Collection of Bridge Tools

What are the Main Benefits of Bridge Tooling?

The main benefits of bridge tooling include:

  1. Cost-effectiveness: Bridge tooling is less expensive compared to permanent tooling. It allows for limited quantities of parts at a lower cost.
  1. Quick turnaround: Bridge tooling enables rapid production by reducing the design and manufacturing time required for permanent tooling.
  1. Iterative design: Design improvements can be made easily during the development phase, prior to investment in permanent tooling.
  1. Validation of design: Bridge tooling provides an opportunity to evaluate functional prototypes to ensure the design meets the performance criteria before mass production.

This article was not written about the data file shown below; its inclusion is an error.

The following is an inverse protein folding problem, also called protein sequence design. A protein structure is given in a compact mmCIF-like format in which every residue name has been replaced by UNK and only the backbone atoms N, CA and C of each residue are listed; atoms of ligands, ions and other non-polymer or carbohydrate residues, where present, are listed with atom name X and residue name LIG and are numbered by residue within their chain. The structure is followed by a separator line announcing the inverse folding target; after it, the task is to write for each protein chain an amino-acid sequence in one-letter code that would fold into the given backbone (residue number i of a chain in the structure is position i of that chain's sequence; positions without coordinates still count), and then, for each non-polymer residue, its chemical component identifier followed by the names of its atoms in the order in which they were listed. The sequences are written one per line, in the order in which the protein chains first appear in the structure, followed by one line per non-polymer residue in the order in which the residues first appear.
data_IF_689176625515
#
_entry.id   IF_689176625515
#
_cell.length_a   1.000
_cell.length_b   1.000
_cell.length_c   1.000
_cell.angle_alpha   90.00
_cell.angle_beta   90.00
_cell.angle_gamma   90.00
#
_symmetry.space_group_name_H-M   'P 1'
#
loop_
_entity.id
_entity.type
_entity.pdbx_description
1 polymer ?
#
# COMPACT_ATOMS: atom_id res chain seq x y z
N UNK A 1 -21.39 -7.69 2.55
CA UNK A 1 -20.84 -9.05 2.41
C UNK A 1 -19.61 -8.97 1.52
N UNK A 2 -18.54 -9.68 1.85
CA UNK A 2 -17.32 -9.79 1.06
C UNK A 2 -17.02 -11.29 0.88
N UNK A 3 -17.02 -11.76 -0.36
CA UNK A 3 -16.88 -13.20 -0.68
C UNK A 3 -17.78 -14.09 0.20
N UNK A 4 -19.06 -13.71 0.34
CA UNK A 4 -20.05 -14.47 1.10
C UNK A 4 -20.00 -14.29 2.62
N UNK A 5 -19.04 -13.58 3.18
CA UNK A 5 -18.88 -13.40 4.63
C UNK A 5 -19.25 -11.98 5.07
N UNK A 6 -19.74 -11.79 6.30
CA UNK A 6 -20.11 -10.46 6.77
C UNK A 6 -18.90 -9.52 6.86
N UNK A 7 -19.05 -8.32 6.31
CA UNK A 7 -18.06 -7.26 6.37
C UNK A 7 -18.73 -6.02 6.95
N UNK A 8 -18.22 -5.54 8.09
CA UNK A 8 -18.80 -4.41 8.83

1. Low volume production: Bridge tooling is ideal for producing small to medium quantities of parts, bridging the gap between prototyping and mass production.
  1. Material selection flexibility: Bridge tooling allows for the production of parts in various materials, including plastics, metals, and composites.
  1. Improved time to market: By enabling faster production and prototype validation, bridge tooling can expedite the product development cycle, thereby reducing time to market.

Why Use Aluminium Instead of Steel for Bridge Tooling?

There are several reasons why aluminium is preferred to steel for bridge tooling:

  1. Weight: Aluminium is much lighter than steel. This makes it easier to handle and transport during the tooling process. It also reduces the load on the entire structure, making it more efficient and cost-effective.